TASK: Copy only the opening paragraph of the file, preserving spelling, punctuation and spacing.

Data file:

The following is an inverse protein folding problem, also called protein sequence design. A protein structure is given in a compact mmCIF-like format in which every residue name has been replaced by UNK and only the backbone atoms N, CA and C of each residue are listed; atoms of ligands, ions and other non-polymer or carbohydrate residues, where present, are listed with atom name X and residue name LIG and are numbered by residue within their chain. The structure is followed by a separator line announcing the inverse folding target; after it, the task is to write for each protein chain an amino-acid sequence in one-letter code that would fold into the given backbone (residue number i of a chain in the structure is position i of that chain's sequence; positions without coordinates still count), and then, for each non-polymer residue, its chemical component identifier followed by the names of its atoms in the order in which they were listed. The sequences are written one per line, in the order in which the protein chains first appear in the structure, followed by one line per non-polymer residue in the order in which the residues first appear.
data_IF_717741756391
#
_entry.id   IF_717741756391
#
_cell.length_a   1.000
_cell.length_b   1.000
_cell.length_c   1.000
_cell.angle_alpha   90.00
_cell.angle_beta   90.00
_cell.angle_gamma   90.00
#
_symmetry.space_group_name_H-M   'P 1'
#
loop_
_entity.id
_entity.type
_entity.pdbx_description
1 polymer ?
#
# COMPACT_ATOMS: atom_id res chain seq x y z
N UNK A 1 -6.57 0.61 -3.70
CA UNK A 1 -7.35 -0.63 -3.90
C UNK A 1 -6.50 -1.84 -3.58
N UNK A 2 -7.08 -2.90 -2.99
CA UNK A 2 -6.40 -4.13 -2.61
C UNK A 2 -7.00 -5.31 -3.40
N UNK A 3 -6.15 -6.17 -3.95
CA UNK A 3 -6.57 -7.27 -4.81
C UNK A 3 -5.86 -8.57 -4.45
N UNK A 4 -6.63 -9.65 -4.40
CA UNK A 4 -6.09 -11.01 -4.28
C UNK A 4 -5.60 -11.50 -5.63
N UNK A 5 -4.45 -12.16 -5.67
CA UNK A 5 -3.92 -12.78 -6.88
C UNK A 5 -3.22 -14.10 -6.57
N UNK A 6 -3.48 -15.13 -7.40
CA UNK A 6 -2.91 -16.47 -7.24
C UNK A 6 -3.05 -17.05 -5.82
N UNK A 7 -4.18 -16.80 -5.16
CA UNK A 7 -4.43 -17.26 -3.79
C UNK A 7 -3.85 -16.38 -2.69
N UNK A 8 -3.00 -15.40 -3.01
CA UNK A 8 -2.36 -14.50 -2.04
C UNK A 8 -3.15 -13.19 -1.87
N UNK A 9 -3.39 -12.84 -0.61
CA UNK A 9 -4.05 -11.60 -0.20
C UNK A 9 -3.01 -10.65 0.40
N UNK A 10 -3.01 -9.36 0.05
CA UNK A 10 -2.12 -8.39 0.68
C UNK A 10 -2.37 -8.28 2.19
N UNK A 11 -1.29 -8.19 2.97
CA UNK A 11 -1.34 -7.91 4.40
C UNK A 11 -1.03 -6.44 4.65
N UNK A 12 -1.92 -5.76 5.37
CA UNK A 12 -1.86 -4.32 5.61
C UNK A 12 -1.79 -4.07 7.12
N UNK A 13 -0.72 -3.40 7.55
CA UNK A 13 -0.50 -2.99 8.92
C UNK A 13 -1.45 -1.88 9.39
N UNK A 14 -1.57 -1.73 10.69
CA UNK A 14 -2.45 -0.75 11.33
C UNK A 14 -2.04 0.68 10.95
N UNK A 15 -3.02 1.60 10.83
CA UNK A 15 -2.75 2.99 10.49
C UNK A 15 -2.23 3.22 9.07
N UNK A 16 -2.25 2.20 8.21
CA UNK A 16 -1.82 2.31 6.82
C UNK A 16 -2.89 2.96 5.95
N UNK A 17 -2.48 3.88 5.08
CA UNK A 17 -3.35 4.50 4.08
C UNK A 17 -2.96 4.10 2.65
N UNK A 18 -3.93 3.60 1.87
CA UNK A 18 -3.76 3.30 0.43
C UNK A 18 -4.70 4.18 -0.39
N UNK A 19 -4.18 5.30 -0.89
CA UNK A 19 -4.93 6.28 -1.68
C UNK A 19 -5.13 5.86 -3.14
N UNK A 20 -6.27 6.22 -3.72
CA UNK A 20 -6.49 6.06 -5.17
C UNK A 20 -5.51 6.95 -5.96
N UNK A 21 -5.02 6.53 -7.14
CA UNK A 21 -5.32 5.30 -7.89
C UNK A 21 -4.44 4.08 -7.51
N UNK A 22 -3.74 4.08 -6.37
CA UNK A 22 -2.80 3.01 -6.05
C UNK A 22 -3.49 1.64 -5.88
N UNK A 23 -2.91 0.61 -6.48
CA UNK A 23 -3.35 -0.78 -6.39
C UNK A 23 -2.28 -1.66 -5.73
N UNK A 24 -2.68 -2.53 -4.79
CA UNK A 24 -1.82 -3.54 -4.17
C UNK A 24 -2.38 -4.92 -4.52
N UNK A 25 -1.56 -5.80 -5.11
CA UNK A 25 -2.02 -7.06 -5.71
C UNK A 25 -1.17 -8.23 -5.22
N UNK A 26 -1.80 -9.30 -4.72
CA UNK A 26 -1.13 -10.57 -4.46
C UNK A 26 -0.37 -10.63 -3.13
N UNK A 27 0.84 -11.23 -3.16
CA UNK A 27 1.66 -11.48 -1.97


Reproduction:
The following is an inverse protein folding problem, also called protein sequence design. A protein structure is given in a compact mmCIF-like format in which every residue name has been replaced by UNK and only the backbone atoms N, CA and C of each residue are listed; atoms of ligands, ions and other non-polymer or carbohydrate residues, where present, are listed with atom name X and residue name LIG and are numbered by residue within their chain. The structure is followed by a separator line announcing the inverse folding target; after it, the task is to write for each protein chain an amino-acid sequence in one-letter code that would fold into the given backbone (residue number i of a chain in the structure is position i of that chain's sequence; positions without coordinates still count), and then, for each non-polymer residue, its chemical component identifier followed by the names of its atoms in the order in which they were listed. The sequences are written one per line, in the order in which the protein chains first appear in the structure, followed by one line per non-polymer residue in the order in which the residues first appear.